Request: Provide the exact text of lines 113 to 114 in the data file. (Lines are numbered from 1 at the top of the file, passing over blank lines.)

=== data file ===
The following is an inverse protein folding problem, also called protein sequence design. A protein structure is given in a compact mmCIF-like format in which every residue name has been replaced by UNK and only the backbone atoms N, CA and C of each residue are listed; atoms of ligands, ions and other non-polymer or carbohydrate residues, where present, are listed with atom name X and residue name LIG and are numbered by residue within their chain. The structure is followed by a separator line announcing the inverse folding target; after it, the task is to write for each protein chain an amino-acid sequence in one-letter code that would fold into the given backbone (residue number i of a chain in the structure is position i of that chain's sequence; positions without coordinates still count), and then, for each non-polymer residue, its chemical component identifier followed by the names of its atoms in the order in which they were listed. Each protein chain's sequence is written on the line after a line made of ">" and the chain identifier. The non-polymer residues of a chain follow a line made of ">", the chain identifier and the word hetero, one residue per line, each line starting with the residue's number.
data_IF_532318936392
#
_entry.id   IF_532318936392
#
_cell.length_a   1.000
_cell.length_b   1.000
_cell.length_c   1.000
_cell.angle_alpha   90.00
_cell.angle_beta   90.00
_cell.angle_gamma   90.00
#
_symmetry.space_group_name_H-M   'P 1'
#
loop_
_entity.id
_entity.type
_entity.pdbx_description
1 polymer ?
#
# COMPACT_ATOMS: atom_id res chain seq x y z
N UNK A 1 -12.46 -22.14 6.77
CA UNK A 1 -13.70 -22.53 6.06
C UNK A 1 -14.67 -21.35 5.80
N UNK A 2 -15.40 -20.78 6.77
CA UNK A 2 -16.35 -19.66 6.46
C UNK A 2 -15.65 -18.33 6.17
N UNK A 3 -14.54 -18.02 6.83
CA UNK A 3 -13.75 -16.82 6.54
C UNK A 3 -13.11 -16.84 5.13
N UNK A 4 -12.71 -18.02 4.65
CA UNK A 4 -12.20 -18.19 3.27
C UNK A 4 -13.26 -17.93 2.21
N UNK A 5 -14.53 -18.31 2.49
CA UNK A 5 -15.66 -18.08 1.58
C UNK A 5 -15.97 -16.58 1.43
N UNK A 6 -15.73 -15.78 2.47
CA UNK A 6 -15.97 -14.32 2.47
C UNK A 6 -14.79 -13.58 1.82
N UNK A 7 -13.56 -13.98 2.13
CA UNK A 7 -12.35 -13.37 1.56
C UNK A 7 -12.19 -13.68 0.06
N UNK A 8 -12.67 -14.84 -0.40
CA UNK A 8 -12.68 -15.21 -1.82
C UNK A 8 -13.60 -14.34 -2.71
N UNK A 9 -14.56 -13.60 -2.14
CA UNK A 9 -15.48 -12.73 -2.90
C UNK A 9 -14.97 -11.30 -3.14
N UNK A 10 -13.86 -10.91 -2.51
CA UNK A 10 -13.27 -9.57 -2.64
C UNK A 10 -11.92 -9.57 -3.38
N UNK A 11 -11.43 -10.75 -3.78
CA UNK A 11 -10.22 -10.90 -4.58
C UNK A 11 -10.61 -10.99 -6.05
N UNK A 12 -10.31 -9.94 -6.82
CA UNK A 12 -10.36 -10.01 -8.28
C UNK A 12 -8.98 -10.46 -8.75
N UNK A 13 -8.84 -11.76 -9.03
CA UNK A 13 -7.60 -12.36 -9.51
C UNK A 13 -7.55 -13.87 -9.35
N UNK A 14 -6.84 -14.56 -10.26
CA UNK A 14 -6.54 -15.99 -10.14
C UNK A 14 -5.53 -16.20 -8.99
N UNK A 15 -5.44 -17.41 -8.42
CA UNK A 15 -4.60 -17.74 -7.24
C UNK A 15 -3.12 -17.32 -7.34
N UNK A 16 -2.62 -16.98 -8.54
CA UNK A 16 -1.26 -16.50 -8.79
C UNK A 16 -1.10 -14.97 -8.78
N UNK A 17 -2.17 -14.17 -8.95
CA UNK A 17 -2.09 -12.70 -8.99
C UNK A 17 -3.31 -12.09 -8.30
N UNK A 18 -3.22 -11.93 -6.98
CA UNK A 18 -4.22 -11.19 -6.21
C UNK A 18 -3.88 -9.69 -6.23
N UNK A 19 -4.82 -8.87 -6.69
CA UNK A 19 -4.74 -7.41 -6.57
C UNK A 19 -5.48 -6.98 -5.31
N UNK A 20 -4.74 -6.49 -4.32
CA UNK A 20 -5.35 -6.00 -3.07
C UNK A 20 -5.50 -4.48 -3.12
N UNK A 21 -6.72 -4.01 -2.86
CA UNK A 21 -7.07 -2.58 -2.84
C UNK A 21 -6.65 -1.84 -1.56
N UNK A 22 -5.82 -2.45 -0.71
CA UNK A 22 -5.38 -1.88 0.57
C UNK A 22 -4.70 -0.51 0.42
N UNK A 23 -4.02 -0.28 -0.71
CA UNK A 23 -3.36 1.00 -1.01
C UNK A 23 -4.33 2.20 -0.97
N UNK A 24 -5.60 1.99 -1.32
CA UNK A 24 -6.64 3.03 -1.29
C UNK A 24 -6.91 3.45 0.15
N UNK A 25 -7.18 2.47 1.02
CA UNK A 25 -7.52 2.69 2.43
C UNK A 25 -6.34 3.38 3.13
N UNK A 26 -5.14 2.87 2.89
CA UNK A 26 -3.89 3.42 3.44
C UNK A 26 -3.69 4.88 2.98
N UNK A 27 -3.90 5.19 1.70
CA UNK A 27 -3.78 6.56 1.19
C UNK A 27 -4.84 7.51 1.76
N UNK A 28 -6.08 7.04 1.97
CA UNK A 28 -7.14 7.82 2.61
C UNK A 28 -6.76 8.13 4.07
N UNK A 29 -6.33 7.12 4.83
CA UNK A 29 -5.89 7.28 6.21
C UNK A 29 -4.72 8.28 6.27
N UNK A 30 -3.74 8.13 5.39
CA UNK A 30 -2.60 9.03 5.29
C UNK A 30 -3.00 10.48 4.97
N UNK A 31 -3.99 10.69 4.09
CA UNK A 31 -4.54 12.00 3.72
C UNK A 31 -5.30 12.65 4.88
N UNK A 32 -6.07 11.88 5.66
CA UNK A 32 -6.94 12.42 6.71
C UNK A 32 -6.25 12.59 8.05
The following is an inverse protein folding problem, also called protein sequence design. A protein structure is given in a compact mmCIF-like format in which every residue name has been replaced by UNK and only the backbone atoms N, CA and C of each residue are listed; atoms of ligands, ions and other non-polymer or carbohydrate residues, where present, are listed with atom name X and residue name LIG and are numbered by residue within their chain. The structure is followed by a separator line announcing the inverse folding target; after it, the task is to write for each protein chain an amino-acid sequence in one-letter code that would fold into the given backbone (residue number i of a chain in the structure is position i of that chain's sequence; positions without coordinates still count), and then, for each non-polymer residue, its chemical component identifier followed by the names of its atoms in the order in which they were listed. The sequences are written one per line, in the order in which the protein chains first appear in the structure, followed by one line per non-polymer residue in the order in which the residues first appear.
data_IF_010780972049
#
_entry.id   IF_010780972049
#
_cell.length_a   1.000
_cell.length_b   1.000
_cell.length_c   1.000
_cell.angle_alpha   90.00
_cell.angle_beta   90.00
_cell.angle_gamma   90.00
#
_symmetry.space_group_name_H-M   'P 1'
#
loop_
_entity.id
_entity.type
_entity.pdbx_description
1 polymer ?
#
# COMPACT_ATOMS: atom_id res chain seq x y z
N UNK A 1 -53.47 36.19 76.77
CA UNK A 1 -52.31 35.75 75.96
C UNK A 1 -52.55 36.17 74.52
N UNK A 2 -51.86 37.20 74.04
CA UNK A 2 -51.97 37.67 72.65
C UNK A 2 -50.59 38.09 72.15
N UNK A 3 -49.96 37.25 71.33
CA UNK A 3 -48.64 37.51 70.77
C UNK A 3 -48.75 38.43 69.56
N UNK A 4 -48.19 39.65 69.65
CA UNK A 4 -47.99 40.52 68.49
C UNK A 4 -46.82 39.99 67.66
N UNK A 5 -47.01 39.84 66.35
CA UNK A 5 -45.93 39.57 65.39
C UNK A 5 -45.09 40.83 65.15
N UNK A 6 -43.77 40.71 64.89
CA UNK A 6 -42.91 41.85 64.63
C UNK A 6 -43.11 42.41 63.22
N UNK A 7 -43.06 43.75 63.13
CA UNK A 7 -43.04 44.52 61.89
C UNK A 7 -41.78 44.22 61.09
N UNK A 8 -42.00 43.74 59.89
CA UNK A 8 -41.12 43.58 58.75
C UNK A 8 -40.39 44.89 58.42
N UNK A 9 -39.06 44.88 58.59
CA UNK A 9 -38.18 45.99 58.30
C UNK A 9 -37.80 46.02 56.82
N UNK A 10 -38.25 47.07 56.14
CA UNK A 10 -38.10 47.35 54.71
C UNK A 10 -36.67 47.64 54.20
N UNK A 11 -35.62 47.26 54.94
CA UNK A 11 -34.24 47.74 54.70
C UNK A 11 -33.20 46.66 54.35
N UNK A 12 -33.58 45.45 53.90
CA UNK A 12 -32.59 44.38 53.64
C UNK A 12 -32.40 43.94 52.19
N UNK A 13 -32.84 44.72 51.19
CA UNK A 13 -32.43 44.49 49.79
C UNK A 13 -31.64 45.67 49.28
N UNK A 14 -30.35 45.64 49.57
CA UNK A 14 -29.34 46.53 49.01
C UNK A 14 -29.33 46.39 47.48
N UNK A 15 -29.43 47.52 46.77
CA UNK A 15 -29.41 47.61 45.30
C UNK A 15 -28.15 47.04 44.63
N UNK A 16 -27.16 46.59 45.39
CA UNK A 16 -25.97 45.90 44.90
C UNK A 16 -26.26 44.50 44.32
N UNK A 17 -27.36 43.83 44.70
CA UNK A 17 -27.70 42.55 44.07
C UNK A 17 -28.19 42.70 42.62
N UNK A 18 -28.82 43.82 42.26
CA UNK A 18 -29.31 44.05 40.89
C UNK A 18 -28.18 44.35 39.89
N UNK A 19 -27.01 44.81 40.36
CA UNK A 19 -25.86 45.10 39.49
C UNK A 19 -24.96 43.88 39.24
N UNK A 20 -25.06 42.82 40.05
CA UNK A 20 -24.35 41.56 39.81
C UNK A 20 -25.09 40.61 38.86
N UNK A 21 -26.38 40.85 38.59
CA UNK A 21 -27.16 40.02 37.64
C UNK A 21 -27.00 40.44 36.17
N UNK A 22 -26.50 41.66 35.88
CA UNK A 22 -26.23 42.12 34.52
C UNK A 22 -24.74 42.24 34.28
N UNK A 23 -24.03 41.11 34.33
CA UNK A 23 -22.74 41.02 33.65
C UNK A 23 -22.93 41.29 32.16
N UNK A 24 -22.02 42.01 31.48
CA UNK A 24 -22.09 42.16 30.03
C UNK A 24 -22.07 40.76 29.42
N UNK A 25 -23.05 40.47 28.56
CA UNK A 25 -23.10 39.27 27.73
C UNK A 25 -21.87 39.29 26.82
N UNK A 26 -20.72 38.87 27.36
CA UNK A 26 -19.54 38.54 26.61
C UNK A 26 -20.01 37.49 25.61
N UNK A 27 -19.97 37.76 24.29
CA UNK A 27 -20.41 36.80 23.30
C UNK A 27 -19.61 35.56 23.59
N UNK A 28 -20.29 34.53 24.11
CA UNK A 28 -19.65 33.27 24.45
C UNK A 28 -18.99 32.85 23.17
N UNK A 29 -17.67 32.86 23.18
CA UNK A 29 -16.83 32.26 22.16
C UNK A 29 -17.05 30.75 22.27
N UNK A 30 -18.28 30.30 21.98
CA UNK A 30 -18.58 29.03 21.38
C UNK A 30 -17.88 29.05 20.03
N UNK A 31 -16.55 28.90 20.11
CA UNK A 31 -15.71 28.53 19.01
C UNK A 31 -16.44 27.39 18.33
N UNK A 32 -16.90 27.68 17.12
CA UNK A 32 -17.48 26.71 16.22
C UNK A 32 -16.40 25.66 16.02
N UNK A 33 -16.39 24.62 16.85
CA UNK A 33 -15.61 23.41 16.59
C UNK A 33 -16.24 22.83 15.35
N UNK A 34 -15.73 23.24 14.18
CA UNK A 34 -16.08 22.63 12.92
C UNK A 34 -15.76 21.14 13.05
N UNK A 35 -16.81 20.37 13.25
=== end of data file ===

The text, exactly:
CA UNK A 31 -4.54 12.00 3.72
C UNK A 31 -5.30 12.65 4.88